Repeated fee blunders spark calls for change

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By Stephen Petrick

Another year of administrative errors with tuition statements has sparked calls for Ryerson to review how it registers students. Amy O’Brien, a second-year journalism graduate student, received a statement telling her to pay $6,751.53 – almost $2,000 more in tuition. She blames the mistake on the bubble sheets that Ryerson has used to register students since at least the 1980s. The technical glitch comes a year after several radio and television arts students were mailed incorrect fee statements for as much as $6,100.

When O’Brien and a classmate selected their classes last spring, an administrator told them they had selected too many classes and erased a few pencil marks. But they suspect the computer used to record the selections detected some of the markings that had been erased. Last month, O’Brien was mailed a statement saying she owed $, for an almost 200-per-cent class load. Her classmate, Rachelle Youglai, received a statement charging $5,869.30 for a 100-per-cent course load. They should have been charged $4,987 each. The error was corrected at the student fees office, but O’Brien wants the school to update its registration method. “My big concern is [the school] does this by computer and they have no system of checking,” she said.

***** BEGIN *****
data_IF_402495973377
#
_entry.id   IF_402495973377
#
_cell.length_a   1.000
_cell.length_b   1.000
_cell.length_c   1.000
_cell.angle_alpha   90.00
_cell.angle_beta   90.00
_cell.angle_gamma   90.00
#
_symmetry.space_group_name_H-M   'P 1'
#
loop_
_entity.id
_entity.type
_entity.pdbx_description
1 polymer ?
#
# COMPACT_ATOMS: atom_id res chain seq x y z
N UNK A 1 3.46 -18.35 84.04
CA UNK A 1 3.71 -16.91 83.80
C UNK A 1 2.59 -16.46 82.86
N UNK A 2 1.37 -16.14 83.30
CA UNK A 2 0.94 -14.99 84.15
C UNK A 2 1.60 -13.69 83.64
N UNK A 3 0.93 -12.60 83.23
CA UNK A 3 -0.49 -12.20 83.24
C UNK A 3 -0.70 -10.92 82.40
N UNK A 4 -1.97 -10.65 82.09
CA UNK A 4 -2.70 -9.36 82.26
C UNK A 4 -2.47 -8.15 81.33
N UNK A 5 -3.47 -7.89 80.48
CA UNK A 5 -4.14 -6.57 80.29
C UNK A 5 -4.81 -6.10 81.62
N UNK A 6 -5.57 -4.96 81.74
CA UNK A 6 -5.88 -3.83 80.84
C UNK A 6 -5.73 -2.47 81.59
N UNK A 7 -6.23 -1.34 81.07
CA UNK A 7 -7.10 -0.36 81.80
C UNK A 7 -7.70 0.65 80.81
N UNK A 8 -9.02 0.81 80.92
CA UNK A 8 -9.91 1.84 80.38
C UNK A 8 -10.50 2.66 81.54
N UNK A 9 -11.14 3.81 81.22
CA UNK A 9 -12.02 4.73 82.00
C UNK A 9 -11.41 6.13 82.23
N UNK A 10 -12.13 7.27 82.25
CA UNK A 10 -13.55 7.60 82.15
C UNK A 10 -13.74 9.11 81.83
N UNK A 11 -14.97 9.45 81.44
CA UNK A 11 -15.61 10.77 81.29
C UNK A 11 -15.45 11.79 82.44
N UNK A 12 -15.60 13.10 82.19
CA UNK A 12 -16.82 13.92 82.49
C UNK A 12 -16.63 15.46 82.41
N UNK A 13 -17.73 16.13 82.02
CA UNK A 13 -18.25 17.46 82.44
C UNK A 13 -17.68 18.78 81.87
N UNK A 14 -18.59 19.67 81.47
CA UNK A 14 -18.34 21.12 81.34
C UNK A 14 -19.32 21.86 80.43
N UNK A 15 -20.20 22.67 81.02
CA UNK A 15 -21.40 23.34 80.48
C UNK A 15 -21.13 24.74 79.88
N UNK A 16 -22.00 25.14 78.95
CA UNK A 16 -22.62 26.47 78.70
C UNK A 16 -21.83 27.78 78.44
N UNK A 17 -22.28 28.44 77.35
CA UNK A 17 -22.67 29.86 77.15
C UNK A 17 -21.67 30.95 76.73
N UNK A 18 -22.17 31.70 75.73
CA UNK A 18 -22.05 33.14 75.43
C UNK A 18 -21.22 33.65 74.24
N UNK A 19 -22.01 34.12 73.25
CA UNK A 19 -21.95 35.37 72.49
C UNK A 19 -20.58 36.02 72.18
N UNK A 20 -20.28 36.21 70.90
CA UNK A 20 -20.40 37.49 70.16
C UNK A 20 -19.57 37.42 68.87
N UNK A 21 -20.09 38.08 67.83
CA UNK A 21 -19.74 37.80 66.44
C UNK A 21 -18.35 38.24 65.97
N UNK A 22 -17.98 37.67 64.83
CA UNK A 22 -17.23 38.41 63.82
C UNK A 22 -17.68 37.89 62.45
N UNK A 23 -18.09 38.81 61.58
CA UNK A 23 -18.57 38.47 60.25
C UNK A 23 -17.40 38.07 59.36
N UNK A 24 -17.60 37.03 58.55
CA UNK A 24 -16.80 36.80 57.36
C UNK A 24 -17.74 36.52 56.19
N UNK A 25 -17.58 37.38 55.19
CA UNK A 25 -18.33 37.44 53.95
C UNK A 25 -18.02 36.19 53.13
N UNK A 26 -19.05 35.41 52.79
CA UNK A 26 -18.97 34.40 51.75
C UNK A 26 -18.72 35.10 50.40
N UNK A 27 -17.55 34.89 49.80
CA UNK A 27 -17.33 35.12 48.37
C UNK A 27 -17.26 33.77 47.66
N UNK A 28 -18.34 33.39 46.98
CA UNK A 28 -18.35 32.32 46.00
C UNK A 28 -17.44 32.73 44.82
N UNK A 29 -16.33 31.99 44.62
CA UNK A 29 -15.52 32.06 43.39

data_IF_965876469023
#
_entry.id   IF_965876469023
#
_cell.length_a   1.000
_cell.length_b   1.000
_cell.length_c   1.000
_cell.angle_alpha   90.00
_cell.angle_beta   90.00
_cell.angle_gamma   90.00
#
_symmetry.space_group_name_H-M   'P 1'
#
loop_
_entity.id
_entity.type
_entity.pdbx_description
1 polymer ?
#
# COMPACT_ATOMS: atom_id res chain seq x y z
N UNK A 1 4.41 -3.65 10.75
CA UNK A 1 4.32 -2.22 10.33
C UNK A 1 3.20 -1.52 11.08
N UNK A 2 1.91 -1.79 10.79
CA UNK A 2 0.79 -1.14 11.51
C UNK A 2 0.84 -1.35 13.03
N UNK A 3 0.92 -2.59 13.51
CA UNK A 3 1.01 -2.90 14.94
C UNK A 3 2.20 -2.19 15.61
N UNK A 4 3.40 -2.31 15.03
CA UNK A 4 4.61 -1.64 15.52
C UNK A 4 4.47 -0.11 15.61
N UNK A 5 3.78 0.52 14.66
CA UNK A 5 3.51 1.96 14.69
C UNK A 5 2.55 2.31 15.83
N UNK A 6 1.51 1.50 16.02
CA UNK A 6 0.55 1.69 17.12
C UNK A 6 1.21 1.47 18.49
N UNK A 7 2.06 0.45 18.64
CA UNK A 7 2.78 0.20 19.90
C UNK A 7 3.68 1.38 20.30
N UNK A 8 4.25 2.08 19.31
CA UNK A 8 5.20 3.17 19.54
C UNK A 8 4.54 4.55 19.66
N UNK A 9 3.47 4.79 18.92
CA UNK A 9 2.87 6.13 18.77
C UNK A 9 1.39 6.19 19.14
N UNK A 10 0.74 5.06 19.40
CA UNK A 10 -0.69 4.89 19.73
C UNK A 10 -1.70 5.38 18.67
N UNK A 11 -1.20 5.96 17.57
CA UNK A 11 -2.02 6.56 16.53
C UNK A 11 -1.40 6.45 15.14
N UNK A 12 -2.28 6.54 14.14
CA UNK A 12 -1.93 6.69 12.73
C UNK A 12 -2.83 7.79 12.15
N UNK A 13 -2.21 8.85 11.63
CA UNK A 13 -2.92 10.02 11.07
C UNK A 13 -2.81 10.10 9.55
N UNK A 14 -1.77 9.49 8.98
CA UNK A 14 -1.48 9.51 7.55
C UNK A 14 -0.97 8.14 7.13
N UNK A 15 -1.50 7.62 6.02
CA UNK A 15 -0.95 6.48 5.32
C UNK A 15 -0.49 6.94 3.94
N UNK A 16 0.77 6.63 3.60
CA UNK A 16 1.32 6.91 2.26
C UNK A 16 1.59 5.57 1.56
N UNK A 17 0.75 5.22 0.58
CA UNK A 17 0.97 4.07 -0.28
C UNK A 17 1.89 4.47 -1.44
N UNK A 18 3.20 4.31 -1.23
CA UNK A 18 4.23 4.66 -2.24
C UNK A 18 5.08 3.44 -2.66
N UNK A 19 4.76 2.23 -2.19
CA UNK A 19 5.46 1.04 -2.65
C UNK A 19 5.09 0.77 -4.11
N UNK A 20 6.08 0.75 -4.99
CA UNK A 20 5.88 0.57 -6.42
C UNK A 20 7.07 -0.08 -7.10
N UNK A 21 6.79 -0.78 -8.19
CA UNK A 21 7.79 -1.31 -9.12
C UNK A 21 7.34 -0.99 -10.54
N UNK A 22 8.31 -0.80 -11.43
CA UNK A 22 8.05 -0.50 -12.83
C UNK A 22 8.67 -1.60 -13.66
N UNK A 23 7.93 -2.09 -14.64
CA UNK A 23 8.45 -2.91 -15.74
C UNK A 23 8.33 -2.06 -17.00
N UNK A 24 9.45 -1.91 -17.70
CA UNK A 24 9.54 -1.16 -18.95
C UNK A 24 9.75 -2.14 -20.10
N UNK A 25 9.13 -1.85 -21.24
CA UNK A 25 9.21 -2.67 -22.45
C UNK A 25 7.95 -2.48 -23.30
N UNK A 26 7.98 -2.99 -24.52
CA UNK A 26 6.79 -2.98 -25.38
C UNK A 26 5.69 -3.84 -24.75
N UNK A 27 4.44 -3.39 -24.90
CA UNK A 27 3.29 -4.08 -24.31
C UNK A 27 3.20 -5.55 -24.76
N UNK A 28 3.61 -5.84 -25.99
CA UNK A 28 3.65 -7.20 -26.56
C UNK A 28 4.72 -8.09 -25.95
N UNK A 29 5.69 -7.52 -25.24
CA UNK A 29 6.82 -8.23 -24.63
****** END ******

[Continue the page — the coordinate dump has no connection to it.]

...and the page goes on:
Journalism Chair Vince Carlin said he’s seen several students with tuition problems in the last two years. “We should be looking for ways to reduce errors,” he said. “What are the other schools doing? That could be explored.” O’Brien, who studied at Concordia University and the University of British Columbia before coming to Ryerson last year, said the same problems wouldn’t arise at those schools. There, students registered for classes by phone. Their course selections are read back to them afterwards to make sure there are no mistakes.

But the person responsible for the class selection sheets at Ryerson defended the bubble-sheet method, saying the system is less prone to errors than it was decades ago when people recorded students’ selections manually. “If there are only two problems this year the system works marvelous,” said Ken Scullion, Ryerson’s assistant registrar. “I’m not going to investigate a new method over two errors.” He acknowledged that no one in his department checks for potential problems before the sheets are fed to a computer.

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